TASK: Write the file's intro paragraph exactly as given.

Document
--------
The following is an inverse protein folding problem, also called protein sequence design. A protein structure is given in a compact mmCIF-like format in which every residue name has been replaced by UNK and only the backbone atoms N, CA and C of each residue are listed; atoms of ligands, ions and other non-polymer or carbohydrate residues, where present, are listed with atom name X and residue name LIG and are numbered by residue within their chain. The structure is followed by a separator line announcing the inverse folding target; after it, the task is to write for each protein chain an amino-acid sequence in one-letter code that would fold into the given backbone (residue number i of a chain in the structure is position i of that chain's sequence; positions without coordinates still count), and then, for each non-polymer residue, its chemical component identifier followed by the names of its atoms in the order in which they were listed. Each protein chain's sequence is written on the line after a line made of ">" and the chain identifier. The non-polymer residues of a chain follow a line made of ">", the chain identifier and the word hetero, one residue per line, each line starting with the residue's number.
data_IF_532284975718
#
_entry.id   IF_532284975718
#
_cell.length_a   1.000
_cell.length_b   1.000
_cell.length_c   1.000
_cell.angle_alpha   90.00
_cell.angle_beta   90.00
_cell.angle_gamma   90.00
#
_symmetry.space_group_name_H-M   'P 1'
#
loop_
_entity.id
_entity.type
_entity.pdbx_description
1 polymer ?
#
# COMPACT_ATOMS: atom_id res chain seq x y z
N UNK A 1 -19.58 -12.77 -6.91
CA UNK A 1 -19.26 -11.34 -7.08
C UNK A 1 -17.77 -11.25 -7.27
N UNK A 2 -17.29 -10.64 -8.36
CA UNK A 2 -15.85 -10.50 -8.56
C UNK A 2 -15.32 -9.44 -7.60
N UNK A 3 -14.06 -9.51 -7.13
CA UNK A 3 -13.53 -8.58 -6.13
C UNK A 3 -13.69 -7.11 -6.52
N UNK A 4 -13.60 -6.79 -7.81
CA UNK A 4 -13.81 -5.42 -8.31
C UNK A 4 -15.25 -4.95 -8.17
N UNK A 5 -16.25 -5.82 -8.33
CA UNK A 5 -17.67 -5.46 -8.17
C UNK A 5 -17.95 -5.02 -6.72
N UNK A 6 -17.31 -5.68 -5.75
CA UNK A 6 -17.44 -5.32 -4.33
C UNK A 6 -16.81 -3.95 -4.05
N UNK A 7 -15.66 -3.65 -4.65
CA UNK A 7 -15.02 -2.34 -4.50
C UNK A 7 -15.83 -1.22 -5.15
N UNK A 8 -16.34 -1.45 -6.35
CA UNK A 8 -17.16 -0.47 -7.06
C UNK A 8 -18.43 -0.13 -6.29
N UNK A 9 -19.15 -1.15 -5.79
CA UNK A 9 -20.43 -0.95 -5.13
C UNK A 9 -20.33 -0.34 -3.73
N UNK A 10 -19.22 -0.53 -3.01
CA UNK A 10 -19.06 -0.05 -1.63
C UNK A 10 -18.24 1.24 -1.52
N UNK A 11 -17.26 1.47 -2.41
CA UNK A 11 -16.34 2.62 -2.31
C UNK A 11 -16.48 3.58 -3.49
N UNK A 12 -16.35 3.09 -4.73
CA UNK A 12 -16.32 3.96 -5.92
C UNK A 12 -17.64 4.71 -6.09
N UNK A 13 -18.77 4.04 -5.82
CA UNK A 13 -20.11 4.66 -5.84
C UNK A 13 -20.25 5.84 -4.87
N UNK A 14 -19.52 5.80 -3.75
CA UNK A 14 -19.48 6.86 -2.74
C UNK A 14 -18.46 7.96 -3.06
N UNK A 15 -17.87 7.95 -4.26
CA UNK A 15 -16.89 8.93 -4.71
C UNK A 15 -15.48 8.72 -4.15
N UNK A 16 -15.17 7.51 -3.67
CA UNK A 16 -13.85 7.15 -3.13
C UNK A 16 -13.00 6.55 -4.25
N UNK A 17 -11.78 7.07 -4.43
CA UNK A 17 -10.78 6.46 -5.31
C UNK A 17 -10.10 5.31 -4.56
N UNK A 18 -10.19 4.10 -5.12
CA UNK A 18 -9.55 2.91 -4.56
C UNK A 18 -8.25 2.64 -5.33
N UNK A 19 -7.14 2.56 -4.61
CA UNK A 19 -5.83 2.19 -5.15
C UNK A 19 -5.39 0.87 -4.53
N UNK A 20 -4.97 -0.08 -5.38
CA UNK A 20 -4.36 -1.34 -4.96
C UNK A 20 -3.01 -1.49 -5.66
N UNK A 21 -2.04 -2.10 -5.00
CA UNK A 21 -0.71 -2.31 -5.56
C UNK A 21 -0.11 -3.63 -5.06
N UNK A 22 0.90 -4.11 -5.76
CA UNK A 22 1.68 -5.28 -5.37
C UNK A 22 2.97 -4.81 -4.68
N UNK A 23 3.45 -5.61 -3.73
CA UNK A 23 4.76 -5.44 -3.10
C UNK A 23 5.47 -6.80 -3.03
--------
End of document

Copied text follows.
The following is an inverse protein folding problem, also called protein sequence design. A protein structure is given in a compact mmCIF-like format in which every residue name has been replaced by UNK and only the backbone atoms N, CA and C of each residue are listed; atoms of ligands, ions and other non-polymer or carbohydrate residues, where present, are listed with atom name X and residue name LIG and are numbered by residue within their chain. The structure is followed by a separator line announcing the inverse folding target; after it, the task is to write for each protein chain an amino-acid sequence in one-letter code that would fold into the given backbone (residue number i of a chain in the structure is position i of that chain's sequence; positions without coordinates still count), and then, for each non-polymer residue, its chemical component identifier followed by the names of its atoms in the order in which they were listed. Each protein chain's sequence is written on the line after a line made of ">" and the chain identifier. The non-polymer residues of a chain follow a line made of ">", the chain identifier and the word hetero, one residue per line, each line starting with the residue's number.